Codename One Adds Support for Java Apps to Target the Universal Windows Platform
Codename One, a popular app development environment that allows Java to be used for a variety of platforms, can now also target the Universal Windows Platform. This will allow Java developers to target any device where Windows 10 is installed- whether phone, table or desktop- and raises the number of targetable platforms to eight.
In the world of mobile development, with a fragmented market of several competing platforms, developers often have to choose between two opposite options: develop native applications for each of the target platforms (iOS, Android, Windows Phone, etc.), providing an optimum user experience at the expense of higher development and maintenance cost, or develop a single solution for all platforms, usually in the form of a web application, making better use of time and resources but giving up the particular advantages of each different platform. At a middle point between these two options, there are tools like Codename One or Appcelerator, which attempt to provide a unified development experience while making use of some platform-specific capabilities.
Codename One makes use of IKVM.NET, an implementation of Java for Mono and the .NET Framework, to be able to target UWP. IKVM includes a .NET implementation of the JVM and the Java class libraries, together with tools for interoperability between Java and .NET. When targeting UWP, Codename One will compile and pack the Java application together with IKVM and configuration settings specific to Windows 10; this may not be as optimum as developing the application directly in .NET, but has the advantage of reusing the same source code.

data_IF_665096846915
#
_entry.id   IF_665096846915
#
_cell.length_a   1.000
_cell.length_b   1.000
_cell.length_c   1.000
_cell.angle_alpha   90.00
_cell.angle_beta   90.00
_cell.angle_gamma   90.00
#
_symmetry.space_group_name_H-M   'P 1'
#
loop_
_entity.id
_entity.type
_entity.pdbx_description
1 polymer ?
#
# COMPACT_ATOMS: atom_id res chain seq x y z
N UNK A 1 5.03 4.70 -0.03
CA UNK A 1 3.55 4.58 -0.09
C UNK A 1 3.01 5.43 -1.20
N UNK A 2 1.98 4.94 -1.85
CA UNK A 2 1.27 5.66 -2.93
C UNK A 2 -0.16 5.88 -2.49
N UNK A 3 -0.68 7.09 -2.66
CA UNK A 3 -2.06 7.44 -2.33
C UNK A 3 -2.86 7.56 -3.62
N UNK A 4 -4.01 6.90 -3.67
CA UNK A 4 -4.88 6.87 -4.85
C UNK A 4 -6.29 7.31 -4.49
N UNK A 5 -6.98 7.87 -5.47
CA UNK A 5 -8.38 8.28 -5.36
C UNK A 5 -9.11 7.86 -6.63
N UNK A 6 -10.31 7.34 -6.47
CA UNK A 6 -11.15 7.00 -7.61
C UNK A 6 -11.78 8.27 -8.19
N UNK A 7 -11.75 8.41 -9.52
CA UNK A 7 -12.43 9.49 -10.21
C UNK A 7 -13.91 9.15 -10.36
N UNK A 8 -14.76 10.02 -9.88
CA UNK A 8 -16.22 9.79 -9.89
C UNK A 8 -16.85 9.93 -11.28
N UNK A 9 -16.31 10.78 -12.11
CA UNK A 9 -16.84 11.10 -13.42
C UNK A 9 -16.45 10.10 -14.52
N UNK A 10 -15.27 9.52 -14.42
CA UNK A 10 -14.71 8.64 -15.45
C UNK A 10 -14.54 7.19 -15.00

Whether this approach will become mainstream remains to be seen. Although the argument of being able to target a myriad of platforms with the same source code sounds compelling, and judging by reactions to previous releases of Codename One, there seems to be a common sentiment among users in the community having very high expectations of an app, and developers tend to conclude that the only way to meet such expectations is by developing the app natively. If nothing else, making it easy to port existing Java apps into UWP will probably boost the number of apps available for Windows 10.